Upheaval for the union


Loyalists have engaged in a violent ‘show of strength’ in the centre of Glasgow as Britain faces unprecedented constitutional change following a narrow defeat for Scottish independence in Thursday’s referendum.

While a majority of voters in Glasgow and three other constituencies backed independence, the overall result was a defeat for the referendum by 55% to 45%, on a record-breaking 85% turnout.

Saying he would respond complaints about London’s dominance, David Cameron said Scotland deserved more self-control, but so too did “England, Wales and Northern Ireland”.

“We have heard the voice of Scotland and now the millions of voices of England must be heard,” the British prime minister added.

Last night, as they have done for several nights this week, young Scottish nationalists gathered in the city centre George Square, maintaining the spirit of their positive campaign for national liberation. At around 8pm, however, a concerted mob of Union Jack-waving loyalists and fascists set upon them. Scottish flags were pulled from some of those present and set alight, while others were shoved and jostled. Sectarian and racist abuse was shouted at those present and passers-by.

As police moved in, skinheads began making Nazi salutes and singing ‘Rule Britannia’. A number of people draped in union flags later left the area and spread to the nearby streets. One ‘Yes’ campaigner was reported to have been stabbed, while others were kicked and punched.

The office of the Scottish Herald, the only local newspaper to support the ‘Yes’ campaign, was later targeted in an arson attack which damaged a generator at the rear of the building.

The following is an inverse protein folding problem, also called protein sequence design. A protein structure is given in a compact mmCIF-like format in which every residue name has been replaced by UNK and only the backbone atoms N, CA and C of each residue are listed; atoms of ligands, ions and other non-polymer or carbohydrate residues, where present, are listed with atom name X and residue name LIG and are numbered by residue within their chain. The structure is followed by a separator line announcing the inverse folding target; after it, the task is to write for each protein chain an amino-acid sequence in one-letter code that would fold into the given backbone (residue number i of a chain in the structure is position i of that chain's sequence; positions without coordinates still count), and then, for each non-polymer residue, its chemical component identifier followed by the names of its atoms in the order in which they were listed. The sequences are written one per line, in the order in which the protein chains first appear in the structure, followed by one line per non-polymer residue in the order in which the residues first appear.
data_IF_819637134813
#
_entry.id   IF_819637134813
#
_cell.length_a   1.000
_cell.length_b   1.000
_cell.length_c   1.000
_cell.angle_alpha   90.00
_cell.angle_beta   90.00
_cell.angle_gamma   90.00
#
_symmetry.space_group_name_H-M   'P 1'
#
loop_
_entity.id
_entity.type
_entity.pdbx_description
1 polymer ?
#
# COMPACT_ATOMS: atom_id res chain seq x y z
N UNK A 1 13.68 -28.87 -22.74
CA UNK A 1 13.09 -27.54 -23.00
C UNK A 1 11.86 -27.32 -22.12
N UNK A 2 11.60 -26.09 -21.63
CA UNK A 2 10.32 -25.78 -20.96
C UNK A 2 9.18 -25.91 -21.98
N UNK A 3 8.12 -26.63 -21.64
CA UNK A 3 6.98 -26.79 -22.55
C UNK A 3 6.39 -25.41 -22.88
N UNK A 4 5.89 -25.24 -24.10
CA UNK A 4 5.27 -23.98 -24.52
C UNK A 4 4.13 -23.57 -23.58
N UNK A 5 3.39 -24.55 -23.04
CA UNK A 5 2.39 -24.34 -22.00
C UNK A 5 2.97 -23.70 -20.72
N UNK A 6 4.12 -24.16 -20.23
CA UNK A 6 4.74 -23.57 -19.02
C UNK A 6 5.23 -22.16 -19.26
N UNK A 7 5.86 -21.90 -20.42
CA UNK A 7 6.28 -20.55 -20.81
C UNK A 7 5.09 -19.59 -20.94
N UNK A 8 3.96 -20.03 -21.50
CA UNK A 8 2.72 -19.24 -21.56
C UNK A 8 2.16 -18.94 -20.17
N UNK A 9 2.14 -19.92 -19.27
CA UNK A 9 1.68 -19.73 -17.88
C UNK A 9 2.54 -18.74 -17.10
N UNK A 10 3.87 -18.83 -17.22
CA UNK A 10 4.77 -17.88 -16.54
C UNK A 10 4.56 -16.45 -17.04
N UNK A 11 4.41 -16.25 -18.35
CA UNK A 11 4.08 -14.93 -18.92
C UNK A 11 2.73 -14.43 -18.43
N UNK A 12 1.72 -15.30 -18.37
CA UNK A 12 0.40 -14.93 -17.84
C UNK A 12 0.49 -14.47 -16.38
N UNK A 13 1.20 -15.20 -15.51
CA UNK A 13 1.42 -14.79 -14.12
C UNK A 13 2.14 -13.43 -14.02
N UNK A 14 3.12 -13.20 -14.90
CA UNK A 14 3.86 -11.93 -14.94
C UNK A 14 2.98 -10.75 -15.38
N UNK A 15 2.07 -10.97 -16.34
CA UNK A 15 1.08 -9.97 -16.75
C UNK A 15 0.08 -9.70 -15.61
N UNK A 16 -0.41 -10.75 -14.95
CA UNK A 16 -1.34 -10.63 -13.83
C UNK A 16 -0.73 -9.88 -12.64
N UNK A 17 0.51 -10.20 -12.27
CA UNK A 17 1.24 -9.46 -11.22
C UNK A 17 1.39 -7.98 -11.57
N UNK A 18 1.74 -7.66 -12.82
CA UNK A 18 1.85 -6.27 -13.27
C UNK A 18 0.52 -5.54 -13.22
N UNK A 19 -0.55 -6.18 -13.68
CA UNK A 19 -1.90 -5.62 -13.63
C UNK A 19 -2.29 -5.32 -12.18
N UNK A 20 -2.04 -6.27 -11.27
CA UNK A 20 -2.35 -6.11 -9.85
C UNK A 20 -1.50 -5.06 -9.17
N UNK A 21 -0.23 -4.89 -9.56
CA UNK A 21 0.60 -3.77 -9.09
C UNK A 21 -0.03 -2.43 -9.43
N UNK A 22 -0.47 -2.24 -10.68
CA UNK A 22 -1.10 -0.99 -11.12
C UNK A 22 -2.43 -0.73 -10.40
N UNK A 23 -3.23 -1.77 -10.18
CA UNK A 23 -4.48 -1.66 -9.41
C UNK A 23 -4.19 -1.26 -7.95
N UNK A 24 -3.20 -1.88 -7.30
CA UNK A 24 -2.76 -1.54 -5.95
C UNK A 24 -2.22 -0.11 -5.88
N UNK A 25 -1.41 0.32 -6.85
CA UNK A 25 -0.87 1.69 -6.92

There was anger in Glasgow last night at the failure of the police to prevent the loyalist mob violence. Suspicions about the actions of the authorities is already at a height after video evidence emerged which appeared to show votes being systematically ‘miscounted’ in at least two count centres. On online petition to demand a repeat ballot over these and other electoral irregularities has already gained 50,000 signatures.

Meanwhile, it emerged that a pledge made to Scots that the Edinburgh parliament will get substantially increased powers will not be honoured by the British government until after a general election in May next year - which could render it meaningless.

The promise of reform offered by Mr Cameron, Labour leader Ed Miliband and the Liberal Democrats’ Nick Clegg, in a pledge known as “The Vow”, is in danger of unravelling. In particular, the British Labour Party appeared determined to prevent any moves towards a federal-type union which could sharply lower its strength in the Westminster parliament.

Miliband has said a full ‘United Kingdom’ constitutional convention should be set up after next year’s election. Every “nation and region” would have to be involved, he said, bringing together “MPs and councillors with ordinary citizens and civil society”, a process that could take years.


Scotland’s first minister, Alex Salmond, who dramatically announced his resignation yesterday, warned that Scots would hold London’s “feet to the flames” to ensure promises are kept.

Salmond was leader of the Scottish Nationalist Party, which led the ‘Yes’ campaign along with the Scottish Socialist Party and Green Party. In an emotional farewell after three decades as leader of the SNP, Salmond said that he was proud of the campaign and the record turnout for Thursday’s vote.

“This has been a triumph for the democratic process and for participation in politics,” he told cheering supporters. “We now have the opportunity to hold Westminster’s feet to the fire on the vow that they have made to devolve further meaningful power to Scotland... This places Scotland in a very strong position.”

“For Scotland the campaign is not over and the dream will never die,” he said. But he added that “the party, parliament and country would benefit from new leadership.”

The SNP deputy leader, Nicola Sturgeon, is his likely successor.

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